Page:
The land on which the tennis courts are to be built should be bored to a level of at least 4′. The boring is to examine the sub-base material to ensure that there are no organic materials such as roots, tree stumps, peat, muck, etc. under the court area. The area also should be checked for water intrusion either from underground springs or an elevated water table. All care should be taken to insure that a consistent and stable sub-base exists prior to the construction of the tennis courts.
- Sub-base should be graded with a pitch of 1″ drop for every 20′- 28′ of run. The pitch should fall along the shortest distance from two parallel edges of the tennis court area. The pitch should fall, if possible, along the natural lay of the land.
- The orientation of the tennis courts should be 22 degrees West of true North. This keeps the sun from becoming a burden to the players as they are playing.
- The sub-base should have a compaction of at least 95%. However, most important is that the sub-base have a consistent compaction over the entire area on which the tennis courts are to be located.
- All vegetation should be removed and the ground sterilized to prevent growth. The area should be stripped of all surface and sub-surface vegetation prior to the beginning of construction.
- The area to be graded should have a buffer area of at least 5′ around the perimeter. Ex: If the court area is to be 120′ x 108′ the area to be graded should be 130′ x 118′.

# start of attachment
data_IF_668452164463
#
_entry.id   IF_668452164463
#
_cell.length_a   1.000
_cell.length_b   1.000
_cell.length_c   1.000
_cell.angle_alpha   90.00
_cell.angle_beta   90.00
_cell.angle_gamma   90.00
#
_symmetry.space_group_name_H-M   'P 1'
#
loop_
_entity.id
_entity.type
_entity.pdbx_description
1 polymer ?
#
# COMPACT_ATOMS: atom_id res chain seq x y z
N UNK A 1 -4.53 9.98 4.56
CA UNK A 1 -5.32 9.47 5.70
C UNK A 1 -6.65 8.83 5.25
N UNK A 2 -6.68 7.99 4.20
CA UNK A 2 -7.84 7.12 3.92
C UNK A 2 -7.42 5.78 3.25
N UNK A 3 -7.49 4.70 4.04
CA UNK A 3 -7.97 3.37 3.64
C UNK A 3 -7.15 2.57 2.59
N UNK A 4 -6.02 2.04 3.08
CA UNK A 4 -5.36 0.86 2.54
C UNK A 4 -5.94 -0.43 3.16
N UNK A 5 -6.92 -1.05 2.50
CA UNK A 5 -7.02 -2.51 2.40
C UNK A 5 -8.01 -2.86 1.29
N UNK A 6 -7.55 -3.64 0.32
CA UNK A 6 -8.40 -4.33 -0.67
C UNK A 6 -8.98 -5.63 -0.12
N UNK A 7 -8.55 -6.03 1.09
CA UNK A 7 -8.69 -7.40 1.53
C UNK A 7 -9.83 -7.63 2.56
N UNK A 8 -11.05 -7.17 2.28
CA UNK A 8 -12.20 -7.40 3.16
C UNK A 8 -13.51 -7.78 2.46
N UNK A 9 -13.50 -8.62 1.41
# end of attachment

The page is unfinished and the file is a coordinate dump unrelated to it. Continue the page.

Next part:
- The lowest elevation of the tennis court surface should have a minimum height clearance from the surrounding landscaped area of 6″.
- If pos sible, no trees should exist within 10′ of the court area. If trees are to be planted, they should be maintained so that root encroachment and debris are kept to a minimum.
Base Stone Preparation:
The base stone acts as a stabilizing agent for the tennis courts. Typically base stone is comprised of large stone sizes up to 1.5″ and down. The base stone should have a minimum thickness of 2.5″ and a maximum thickness of 6″. In some cases (if the ground is very stable) base stone is not required. However, great care should be taken to make that decision. The base stones, function is to keep the court from moving or sinking over its normal life. Because of this, the stone should be compactible in nature and stable in its ability to lock up within itself. There are many different materials that can be used for base stone.
- The base stone should be consistent in depth throughout the court area. This is very important in that it keeps the drainage of the surface consistent.
- The surface of the stone should be level within 1/4″ with use of a 10′ straight edge.
- The base stone should be laid in 12′ to 15′ wide strips with each strip having both sides shot with a surveying level every 7′ to 8′. This is very important and must be carefully monitored. The use of a laser grader as an alternative to hand grading is highly recommended.
- The base stone should be rolled and compacted after installation.